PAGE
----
- Never use cups or soft drink bottles for paint thinner, gasoline, or other household chemicals Children– or even adults – can mistake these for actual drinks and ingest them.
- Never refer to medicine as “candy” when administering it to a child — The child may remember this at a later date and be tempted to take medicine on his/her own.
- Always read the labels of potentially hazardous products — This is the best way to avoid adverse effects.
- Leave the light on when taking medication — Adults have been poisoned when they do not properly read the label of a medication, or confuse it with another one.
- Pay attention to tamper-proof and/or child-resistant packaging — If a product looks like it has been corrupted, do not risk using it.
- Never create your own cleaning solutions — A poison control center will not be able to give you proper instruction regarding ingestion.
- Keep children out of the way when using pesticides — Make sure their toys are removed from the area before applying, and never leave pesticides unattended while in use.
For additional, non-urgent information, visit www.poisonprevention.org or the Soap and Detergent Association (SDA) at www.cleaning101.com. ±
► 24 hours a day / 7 days a week ◄
HUMANS — Call (800) 222-1222 to reach the Poison Control Center
ANIMALS — Call (888) 426-4435
POST THESE NUMBERS by your home phone or program into your cell phone in case of emergency!
Energy Drinks: Help or Harm?
In recent years, the younger generation has taken to gulping down an energy drink rather than old-fashioned coffee. However, several studies on energy drinks have shown that strong doses of caffeine increase the risk of hypertension, heart palpitations, head- aches, insomnia, and can incite irritability and anxiety.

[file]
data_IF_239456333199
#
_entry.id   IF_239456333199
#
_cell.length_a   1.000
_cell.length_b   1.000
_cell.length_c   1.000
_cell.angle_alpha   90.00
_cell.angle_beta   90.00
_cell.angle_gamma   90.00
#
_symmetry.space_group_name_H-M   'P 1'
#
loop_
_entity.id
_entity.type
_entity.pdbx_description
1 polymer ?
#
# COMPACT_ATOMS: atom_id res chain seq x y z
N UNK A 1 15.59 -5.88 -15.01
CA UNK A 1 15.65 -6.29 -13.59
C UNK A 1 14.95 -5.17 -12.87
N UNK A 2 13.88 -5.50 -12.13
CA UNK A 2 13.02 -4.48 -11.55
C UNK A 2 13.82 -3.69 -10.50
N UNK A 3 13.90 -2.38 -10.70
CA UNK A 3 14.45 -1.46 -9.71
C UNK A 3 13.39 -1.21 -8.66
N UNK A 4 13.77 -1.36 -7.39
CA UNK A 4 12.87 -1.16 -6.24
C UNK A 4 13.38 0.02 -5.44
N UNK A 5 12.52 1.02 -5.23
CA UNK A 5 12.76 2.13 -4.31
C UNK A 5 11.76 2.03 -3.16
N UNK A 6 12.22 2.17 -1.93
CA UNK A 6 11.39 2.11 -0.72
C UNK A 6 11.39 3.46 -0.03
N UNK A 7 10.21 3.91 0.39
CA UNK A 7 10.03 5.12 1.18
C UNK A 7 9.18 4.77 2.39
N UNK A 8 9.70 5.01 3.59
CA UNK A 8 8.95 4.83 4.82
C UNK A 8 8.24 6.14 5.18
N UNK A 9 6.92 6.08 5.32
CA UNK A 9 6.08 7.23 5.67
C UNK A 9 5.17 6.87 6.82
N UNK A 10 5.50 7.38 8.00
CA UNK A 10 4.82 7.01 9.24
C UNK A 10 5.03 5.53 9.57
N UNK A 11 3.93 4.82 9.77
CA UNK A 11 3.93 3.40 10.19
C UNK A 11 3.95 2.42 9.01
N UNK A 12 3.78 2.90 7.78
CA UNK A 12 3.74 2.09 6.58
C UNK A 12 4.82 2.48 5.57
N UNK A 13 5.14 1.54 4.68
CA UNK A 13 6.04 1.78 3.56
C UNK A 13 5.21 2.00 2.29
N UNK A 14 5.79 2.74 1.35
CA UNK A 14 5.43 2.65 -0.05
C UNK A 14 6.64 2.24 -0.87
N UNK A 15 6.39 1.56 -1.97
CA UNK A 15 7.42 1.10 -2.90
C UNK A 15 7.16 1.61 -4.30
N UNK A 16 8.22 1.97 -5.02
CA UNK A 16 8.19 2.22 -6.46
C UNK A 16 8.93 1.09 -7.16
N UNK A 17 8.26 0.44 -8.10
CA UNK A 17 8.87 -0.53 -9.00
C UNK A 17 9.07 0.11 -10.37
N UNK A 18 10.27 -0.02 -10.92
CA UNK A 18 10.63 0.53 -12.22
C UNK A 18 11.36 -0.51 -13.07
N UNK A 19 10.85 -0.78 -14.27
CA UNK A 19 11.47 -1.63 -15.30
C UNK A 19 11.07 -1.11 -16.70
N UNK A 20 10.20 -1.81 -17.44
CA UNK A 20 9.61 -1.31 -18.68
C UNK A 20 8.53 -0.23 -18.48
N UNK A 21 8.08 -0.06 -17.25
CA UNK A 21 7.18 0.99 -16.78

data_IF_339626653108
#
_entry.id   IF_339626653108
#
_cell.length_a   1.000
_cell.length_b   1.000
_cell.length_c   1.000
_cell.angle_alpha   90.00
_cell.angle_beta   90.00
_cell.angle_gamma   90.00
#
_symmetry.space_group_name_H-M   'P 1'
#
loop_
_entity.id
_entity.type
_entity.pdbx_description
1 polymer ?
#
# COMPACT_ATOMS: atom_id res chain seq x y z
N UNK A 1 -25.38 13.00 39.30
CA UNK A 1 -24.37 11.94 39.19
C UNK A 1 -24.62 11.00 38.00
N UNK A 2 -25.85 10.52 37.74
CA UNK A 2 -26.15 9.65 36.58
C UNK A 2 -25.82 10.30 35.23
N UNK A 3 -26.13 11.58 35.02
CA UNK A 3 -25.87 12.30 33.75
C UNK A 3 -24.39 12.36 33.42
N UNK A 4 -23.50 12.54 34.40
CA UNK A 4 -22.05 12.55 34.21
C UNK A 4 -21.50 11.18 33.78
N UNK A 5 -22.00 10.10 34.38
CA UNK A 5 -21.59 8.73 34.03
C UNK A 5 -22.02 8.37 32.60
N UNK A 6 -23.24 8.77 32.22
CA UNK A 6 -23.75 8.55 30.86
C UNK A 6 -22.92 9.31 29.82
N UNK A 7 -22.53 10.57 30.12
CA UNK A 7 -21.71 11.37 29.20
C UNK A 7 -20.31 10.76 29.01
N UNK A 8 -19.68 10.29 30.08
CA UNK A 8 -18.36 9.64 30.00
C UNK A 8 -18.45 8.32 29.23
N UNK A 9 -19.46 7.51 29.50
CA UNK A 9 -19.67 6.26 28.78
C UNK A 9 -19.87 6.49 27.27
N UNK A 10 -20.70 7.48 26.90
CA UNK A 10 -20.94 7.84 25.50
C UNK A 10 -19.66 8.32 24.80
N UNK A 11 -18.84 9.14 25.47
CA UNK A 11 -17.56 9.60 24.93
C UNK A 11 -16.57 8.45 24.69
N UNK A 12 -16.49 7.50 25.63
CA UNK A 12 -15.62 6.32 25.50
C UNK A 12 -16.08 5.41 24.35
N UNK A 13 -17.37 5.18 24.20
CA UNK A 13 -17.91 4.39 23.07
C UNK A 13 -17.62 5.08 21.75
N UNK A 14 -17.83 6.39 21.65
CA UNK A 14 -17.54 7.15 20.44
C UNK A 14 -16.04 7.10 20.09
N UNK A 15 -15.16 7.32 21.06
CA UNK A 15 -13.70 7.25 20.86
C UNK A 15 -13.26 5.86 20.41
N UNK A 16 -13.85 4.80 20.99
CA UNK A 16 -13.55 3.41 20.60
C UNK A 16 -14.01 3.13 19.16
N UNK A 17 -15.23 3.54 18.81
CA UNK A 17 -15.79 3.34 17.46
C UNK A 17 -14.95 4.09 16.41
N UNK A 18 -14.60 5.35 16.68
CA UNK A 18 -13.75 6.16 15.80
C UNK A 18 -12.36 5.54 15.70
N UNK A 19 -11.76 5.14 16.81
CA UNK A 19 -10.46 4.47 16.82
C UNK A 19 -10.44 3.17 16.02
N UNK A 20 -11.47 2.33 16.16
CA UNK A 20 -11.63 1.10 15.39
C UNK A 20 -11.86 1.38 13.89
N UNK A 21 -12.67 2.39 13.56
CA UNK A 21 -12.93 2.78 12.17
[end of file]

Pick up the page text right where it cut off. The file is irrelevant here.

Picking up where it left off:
In addition, energy drinks do not suffiiently hydrate, and contain excessive amounts of sugar and especially caffeine. This is because the Food and Drug Administration (FDA) has guidelines for the caffeine content in soft drinks (17 milligrams in 12 ounces), but none for energy drinks.However, the American Beverage Association asserts that most 16-ounce energy drinks contain about half the caffeine found in a typical 16-ounce cup of coffeehouse coffee.
Experts also warn against consuming energy drinks mixed with alcohol. One such reason is because the caffeine content may fool an inebriated person into believing he/she is sober. The effects of alcohol are reduced when combined with an energy drink. Thus, a person may drink even more.
The Bottom Line
While it is generally safe to indulge in an extra boost of caffeine once in awhile, be mindful of certain side effects. When choos- ing an energy drink, opt for the sugar- free kind.
Finally, if you choose to mix an energy drink with alcohol, make sure you have a designated driver. ±
The American Recovery and Reinvestment Act of 2009 (ARRA), effectively “restarted” the clock for former employees and their dependents who became COBRA eligible between September 1, 2008 and December 31, 2008, but did not elect coverage when it was made available to them.
ARRA mandates that by April 17, 2009 employers MUST notify these eligible former employees and their eligible dependents of their right to elect COBRA now, and of their right to a subsidy of their COBRA premium.
The Society of Human Resource Management provided its members with a summary of how employers will be affected and what they need to do. This summary was written by the law firm of Butzel Long. Click the link below to access:
Please contact Linda O’Hara, Account Manager of our Employee Benefits Team, if you have questions. ±
Walk It Off !
According to a recent study by the University of Exeter in Great Britain, walking for just 15 minutes can reduce chocolate cravings. Many studies have been done on how exercise reduces the need for a cigarette, but this is the first that linked exercise with chocolate.
In the study, not only were the cravings reduced during the walk, but for 10 minutes afterwards as well!
Simply must have chocolate?
It’s not necessarily a bad thing to indulge your cravings. However, only eat sweets in moderation, and choose dark chocolate whenever possible. It contains antioxidants, and studies suggest it may even lead to lower cholesterol and lower blood pressure. ±